I started my hobby with a Canon 80D and, for a rookie, this was a really great camera to start with. As I took more and more pictures I wanted to buy a better camera and after reading several reviews I was in a dilemma. Should I buy the crop sensor 7D Mark II, which apparently was one of the best cameras for wildlife (1DX is excluded from this conversation since it's already at another level) or should I buy the full frame 5D Mark IV with awesome image quality and good high ISO performance and double the price? At the time I decided to go with Canon 5D Mark IV, since I had already one crop sensor camera so I really wanted to try the full frame. After a few months I switched my Canon 80D and a few lenses I wasn't using and I purchased a 7D Mark II. Now I can make a proper comparison between the two and use real images to compare.
I hope you find this useful, because when I was searching, I couldn't find a real comparison that would provide images as well. In a sunny evening I decided to take some pictures of seagulls and see what kind of results I get with both cameras, with and without extender.
I will skip all the technical details, since you can find those anywhere and I am guessing if you read this blog, you probably know already (from a technical point of view) what is the difference between the two cameras.
From my experience so far, without a doubt, with high ISO, Canon 5D Mark IV is awesome. I took some pictures in really bad light with 12800 and after a bit of editing the images are perfectly usable! With my 80D I couldn't even dream of going over 2000 and, even then, the image quality was terrible. Of course, full frame Canon 5D Mark IV image quality is also superior compared to 7D, but I would like to compare the two cameras in normal photographing conditions with normal ISO. Canon 7D Mark II has 10 fps and and I am quite happy with it as well.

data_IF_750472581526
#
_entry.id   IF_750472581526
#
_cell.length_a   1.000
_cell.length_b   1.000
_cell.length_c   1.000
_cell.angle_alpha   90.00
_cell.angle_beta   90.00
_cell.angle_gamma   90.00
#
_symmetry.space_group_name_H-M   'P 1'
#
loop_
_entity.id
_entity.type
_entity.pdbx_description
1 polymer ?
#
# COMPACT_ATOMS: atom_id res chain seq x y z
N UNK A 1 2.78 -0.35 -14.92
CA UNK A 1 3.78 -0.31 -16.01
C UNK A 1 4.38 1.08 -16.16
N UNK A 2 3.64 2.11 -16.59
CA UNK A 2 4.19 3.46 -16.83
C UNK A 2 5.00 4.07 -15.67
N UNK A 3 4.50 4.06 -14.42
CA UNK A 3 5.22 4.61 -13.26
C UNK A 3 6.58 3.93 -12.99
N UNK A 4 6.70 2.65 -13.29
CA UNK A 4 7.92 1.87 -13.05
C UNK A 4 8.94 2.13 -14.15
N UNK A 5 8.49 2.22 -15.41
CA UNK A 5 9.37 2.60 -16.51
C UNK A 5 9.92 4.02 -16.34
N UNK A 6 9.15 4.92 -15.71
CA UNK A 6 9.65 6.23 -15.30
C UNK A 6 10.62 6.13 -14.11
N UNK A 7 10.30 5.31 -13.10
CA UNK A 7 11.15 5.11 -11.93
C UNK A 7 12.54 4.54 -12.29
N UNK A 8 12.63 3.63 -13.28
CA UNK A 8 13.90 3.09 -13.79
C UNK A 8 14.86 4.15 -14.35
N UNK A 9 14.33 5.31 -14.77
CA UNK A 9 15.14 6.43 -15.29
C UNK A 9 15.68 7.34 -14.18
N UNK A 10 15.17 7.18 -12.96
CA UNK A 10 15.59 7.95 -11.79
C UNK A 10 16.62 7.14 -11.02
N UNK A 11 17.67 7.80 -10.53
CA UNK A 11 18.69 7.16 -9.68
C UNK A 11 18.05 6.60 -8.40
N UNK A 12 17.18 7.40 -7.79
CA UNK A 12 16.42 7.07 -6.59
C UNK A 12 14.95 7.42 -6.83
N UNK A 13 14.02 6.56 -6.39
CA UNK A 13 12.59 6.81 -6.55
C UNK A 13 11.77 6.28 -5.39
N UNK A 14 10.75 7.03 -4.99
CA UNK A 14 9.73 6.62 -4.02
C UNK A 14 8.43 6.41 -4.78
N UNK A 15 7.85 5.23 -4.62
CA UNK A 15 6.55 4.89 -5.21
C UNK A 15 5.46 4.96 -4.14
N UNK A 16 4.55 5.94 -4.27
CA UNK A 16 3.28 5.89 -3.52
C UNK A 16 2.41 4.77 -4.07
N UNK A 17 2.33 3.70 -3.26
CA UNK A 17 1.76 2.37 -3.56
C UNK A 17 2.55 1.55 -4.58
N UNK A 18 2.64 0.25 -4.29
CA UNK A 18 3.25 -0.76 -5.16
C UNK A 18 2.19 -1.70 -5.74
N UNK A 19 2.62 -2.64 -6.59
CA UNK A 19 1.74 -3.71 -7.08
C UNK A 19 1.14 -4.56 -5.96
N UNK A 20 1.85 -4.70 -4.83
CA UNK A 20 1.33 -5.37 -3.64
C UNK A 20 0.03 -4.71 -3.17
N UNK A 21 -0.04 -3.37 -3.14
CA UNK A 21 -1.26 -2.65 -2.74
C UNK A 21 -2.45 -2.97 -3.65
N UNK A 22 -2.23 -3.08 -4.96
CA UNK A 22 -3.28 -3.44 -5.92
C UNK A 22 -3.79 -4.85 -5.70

You can immediately see the difference between the crop sensor and the full frame and, mainly as a wildlife photographer, you get a bit disappointed when you see how far your subject is for the full frame camera . With the crop sensor you get more of your subject in the picture, but the image quality has to suffer. I am perfectly aware of this, but the question is how much do they really suffer? The images rendered by Canon 7D Mark II are 5472 x 3648 pixels in size and the images rendered by Canon 5D Mark IV are 6720 x 4480 pixels.
1. Canon EF 100-400mm f/4.5-5.6L IS II without extender
The images above were taken with the same lens mounted on a tripod in the same spot in my yard. Both images have the same settings and were focused on the same spot. To check if 7D Mark II really has more "reach" I cropped the 5D Mark IV image to the same field of view and then I enlarged the image to same size as the original 7D Mark II. The images don't differ much, but 5D Mark IV loses a bit of focus because of the enlargement and the noise looks just slightly more annoying on a 4K monitor. The conclusion I got out of this is that 7D Mark II HAS more "reach", even though it's not even close to 1.6x more as you might tend to think.
Open the Canon 5D Mark IV Original file
Open the Canon 7D Mark IV Original file
I also went to take a few pictures of birds in order to make a better comparison. The seagulls came really close to me, so here are some sample images for both cameras with 100% cropped images.
Below are samples of same ISO, so you can judge for yourself. 7D Mark II gets grainier at high ISO, that is just what you get with crop sensor, but as you can see from the second picture of the 7D Mark II, at ISO 200, 7D Mark II renders a pretty good picture!
Pictures were shot in RAW and just transformed into jpg in Adobe Photoshop, without any post processing (unless written otherwise). Check below the images links to the original files.
Check the download links for the original pictures below.
Open Canon 5D Mark IV 1/1000 sec. f/5.6 400mm ISO 800
Open Canon 7D Mark II, 1/250 sec. f/5 220 mm, ISO 800